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I really should not be writing this post right now. I’m neck-deep in Easter prep since I’m hosting this year, but there was no way that I could have a Filipino Food Month on this blog and not share my favorite Filipino dish.

Lumpia is a Filipino egg roll. Unlike Chinese egg rolls, lumpia are made with spring roll wrappers and have more vegetables in the interior. These are “regular” lumpia, if you will, but there’s another type you’ll also find often in the Philippines– Lumpia Shanghai– which are a bit more similar to Chinese egg rolls.

I certainly don’t want to alienate any of my readers, but I personally think that Filipino lumpia is the best kind of egg roll that ever was. Period.

Lumpia are usually made either with ground beef or pork, although if you’re vegetarian you can skip the meat entirely or substitute tofu. We used beef this time.

Brown 1 lb. ground beef or pork with 3 cloves of minced garlic.

Add about 1 1/2 cups each julienned carrots and french-cut green beans. I used fresh beans, but you could use frozen. Stir-fry them for 5-7 minutes, and then add 1 1/2 cups julienned potato (about 1 med. potato, skinned.) Not all recipes call for potatoes, so feel free to leave them out if you like. I happen to like them in here, but I don’t think they’re the most traditional. That being said, I had lumpia often in the Philippines with a little bit of potato in them. If you use frozen beans, wait and add them with the potatoes. Continue cooking over medium heat until vegetables are tender-crisp.

Season with several shakes of soy sauce and salt & pepper. Turn off heat and stir in 1 1/2 cups of bean sprouts. I’ve seen recipes that say the sprouts are optional, but they’re totally not for me.

Here’s the hardest part. I use frozen lumpia or spring roll wrappers. They’re a pain to separate and you have to be very careful or they’ll rip. This amount of filling will make 15-20 lumpia. Make sure to cover the wrappers as you’re working because they dry out easily. To start wrapping, place a couple of tablespoons of the filling just above the center of the wrapper. I got a little sloppy and put a bit too much filling in many of mine. They’ll fry up better if they’re wrapped tightly.

Fold the top of the wrapper down over the filling.

Fold the sides over.

Then wrap it as tightly as you can. To seal, dip your finger in water and wet the edge of the wrapper, then stick it down.

Fry the lumpia in hot oil (about 350˚ or a little hotter) a few at a time. You can use a deep fryer for this if you have one. If not, make sure you use a large pot or high-sided skillet and have at least 1.5 inches of oil.

After a few minutes, one side should be golden brown. Flip them over and cook until the second side is golden.

Using tongs, lift out of the oil and hold upright to get as much oil off as possible. Drain onto paper towels. We always use a paper towel-lined colander. If you’re making a large batch or want to make them a bit ahead of time, the best way to keep them warm is on a wire rack placed in a rimmed baking sheet in a warm oven. That will keep them crisp.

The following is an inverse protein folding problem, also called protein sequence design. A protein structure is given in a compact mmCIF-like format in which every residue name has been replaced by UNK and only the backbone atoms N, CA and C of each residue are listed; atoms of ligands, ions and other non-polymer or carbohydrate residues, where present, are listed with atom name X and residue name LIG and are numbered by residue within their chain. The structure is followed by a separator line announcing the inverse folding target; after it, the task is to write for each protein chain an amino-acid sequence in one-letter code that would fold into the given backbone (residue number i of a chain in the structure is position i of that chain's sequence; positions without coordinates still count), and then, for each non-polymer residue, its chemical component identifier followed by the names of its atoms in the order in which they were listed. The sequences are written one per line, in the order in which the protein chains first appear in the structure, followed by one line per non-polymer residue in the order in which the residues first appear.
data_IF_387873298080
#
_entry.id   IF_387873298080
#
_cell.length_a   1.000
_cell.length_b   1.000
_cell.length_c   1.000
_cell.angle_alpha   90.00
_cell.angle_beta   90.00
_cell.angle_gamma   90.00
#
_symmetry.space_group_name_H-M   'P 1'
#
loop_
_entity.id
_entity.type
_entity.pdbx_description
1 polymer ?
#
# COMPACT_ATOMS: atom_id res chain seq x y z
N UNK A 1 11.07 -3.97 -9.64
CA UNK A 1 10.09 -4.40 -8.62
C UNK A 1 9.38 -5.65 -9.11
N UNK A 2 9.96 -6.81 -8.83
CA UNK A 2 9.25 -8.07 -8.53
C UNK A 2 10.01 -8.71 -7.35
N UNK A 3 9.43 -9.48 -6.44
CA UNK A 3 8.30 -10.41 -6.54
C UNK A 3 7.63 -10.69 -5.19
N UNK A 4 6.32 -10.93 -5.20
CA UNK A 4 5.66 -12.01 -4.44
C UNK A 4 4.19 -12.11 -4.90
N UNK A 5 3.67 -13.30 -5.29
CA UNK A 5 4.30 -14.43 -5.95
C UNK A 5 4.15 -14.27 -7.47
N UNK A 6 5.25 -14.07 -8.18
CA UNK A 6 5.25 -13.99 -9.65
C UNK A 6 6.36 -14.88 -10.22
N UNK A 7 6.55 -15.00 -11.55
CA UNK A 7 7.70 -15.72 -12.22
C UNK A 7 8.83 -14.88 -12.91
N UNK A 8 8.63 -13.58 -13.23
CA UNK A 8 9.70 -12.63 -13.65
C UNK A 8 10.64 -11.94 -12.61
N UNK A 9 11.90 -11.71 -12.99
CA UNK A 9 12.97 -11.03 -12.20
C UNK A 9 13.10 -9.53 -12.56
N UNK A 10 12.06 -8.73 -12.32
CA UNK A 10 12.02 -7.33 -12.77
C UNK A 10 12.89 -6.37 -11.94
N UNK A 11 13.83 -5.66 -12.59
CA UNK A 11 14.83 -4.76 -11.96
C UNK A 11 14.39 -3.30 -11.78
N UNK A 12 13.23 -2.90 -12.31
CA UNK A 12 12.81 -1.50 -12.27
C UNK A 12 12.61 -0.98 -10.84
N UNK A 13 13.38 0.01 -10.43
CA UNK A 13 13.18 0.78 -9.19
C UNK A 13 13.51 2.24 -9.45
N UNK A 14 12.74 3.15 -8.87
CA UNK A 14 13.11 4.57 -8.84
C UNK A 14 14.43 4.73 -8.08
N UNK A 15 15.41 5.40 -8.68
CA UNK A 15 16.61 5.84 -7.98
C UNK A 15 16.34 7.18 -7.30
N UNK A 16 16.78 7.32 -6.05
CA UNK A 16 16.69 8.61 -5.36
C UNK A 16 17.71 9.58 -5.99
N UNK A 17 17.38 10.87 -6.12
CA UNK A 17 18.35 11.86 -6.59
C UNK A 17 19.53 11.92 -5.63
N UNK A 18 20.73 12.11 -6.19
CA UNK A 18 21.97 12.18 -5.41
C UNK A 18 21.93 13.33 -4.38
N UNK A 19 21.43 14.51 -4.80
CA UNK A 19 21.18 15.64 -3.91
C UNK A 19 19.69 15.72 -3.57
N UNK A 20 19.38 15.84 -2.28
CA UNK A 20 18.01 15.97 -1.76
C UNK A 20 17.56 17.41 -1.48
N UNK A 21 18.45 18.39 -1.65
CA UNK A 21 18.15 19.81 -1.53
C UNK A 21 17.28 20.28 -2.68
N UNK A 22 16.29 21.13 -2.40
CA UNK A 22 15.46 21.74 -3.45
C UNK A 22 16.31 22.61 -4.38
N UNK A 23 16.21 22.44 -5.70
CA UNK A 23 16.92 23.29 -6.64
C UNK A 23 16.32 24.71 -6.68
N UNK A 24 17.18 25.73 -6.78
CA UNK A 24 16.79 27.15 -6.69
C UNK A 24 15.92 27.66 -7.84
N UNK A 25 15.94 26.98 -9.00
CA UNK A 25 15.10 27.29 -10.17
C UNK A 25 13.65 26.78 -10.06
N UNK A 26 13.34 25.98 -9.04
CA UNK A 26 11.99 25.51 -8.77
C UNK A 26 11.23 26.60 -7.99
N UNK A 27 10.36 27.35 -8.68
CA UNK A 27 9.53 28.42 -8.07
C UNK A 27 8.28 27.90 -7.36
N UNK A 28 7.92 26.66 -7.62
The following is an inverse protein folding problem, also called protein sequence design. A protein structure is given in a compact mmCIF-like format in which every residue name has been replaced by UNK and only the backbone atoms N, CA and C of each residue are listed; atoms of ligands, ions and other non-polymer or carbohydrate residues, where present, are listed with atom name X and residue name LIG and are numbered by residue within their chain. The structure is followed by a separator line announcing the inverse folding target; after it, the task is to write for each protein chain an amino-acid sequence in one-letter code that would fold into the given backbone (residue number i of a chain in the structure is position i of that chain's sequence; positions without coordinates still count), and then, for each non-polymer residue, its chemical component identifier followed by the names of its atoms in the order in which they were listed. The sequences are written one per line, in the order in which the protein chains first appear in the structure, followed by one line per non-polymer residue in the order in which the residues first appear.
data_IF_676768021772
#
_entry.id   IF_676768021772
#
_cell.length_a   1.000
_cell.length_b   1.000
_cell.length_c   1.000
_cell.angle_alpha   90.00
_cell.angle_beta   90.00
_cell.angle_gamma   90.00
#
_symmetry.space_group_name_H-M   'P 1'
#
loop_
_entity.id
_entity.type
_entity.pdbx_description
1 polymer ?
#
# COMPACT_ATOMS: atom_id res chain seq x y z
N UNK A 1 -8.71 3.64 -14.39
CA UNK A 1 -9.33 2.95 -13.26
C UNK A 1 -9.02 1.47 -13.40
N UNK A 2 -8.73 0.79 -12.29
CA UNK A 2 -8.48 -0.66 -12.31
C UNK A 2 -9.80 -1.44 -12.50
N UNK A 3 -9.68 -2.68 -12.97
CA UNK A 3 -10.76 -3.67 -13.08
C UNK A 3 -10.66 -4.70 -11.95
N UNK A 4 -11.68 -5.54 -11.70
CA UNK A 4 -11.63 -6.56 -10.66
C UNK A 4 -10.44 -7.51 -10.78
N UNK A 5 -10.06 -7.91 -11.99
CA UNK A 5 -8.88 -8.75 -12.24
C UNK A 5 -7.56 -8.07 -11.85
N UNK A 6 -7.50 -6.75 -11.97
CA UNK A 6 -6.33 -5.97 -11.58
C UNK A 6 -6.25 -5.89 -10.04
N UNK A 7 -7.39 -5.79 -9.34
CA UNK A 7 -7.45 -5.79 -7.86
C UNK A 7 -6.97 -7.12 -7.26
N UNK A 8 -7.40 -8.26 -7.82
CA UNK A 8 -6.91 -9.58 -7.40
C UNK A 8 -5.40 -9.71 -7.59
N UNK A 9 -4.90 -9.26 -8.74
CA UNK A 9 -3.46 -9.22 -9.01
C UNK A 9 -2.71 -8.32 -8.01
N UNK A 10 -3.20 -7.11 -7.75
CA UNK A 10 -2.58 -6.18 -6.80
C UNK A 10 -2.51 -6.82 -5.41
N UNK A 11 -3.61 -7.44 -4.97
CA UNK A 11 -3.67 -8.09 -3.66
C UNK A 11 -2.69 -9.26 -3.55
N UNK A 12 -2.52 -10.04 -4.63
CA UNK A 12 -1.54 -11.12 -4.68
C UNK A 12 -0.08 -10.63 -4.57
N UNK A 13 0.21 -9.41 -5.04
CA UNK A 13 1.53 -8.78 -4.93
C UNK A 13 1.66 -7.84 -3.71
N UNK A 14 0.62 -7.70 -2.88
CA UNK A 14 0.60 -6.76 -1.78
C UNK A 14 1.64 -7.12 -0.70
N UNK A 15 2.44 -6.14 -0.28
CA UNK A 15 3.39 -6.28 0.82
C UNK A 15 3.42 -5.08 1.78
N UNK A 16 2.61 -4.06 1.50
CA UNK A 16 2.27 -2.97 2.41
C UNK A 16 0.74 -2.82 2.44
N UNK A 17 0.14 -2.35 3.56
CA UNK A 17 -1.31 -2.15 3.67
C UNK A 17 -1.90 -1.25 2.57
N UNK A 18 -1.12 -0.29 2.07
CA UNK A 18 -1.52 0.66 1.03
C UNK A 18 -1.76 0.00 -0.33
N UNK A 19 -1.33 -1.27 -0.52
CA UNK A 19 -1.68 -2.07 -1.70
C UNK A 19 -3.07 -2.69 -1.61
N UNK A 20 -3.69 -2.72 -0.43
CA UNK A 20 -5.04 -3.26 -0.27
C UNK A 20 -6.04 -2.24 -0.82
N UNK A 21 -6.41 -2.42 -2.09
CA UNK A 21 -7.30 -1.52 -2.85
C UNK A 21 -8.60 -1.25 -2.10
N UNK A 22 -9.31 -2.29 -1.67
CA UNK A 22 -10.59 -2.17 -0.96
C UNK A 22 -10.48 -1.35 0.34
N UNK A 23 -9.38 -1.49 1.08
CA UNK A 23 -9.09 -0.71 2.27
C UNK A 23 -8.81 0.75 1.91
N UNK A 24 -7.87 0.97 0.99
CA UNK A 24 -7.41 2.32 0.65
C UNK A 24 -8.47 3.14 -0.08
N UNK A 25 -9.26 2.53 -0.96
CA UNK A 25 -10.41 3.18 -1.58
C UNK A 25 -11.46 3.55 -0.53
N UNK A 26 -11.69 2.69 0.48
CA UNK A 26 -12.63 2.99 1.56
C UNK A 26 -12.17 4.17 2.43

Serve with rice.

If you’d like to make a simple sweet & sour dipping sauce (highly recommended) you’ll need 1 cup water, 1 Tbsp. brown sugar, 2 Tbsp. soy sauce, 1 Tbsp. corn starch, and 1 Tbsp. vinegar. Heat the water with the brown sugar in a small saucepan until sugar dissolves. Add soy sauce. Dissolve cornstarch in 2 Tbsp. cold water, then add to the saucepan. Whisk over med. heat until thickened somewhat. Stir in the vinegar.

I can’t say enough about how good these are. The spring roll wrappers are nice and thin and get perfectly crispy. They’re a bit more work than most of the recipes I’ve shared this month, but they’re worth it. If you’ve only ever had Chinese egg rolls, you should give these a try and see if you don’t think they’re the best egg roll that’s ever existed. I know I do!


  • Servings: 15-20 lumpia
  • Difficulty: Intermediate
  • Print

1 lb ground beef or pork
3 cloves minced garlic
1 1/2 cups julienned carrots
1 1/2 cups french-cut green beans (can use fresh or frozen)
1 1/2 cups julienned potato (about 1 med potato, skinned)
1 1/2 cups bean sprouts
Soy sauce
Salt & Pepper
Lumpia (or spring roll) wrappers
Oil for frying

Saute ground meat along with garlic until browned. Add carrots (and beans, if using fresh.) Stir fry 5-7 minutes. Add potato (if using frozen beans, add now) and cook until all vegetables are tender-crisp. Season with soy sauce, salt & pepper to taste. Turn off heat and stir in bean sprouts.

Separate one wrapper at a time, keeping the rest covered. Place 2 Tbsp filling in center of the wrapper (do not overfill.) Fold the top of the wrapper down over the filling. Fold the sides over, then wrap from the top down, keeping the wrapper as tight as possible around the filling. Wet the edge of the wrapper lightly and seal.

Heat 1.5-2″ of oil to 350˚ and fry a few lumpia at a time. Do not crowd the pot. Fry for a few minutes on each side until golden brown. Using tongs, lift lumpia out of the oil and hold upright to drain as much oil off as possible. Drain onto paper towels, or into a paper towel-lined colander. You can keep them warm in a warm oven placed in a single layer on a wire rack set over a baking sheet, as this will keep them crisp.

Sweet & Sour Dipping Sauce:
1 cup water
1 Tbsp. brown sugar
2 Tbsp. soy sauce
1 Tbsp. corn starch
1 Tbsp. vinegar
Heat the water & brown sugar in a small saucepan until sugar dissolves. Add soy sauce. Dissolve cornstarch in 2 Tbsp. cold water, then add to the saucepan. Whisk over medium heat until thickened somewhat. Add vinegar.

0 comments on Lumpia {Filipino Food Month}

  1. I agree with you that Filipino Lumpia is the best type of egg roll! I love the Filipino recipes that you have shared and definitely have enjoyed your Filipino food month! 🙂

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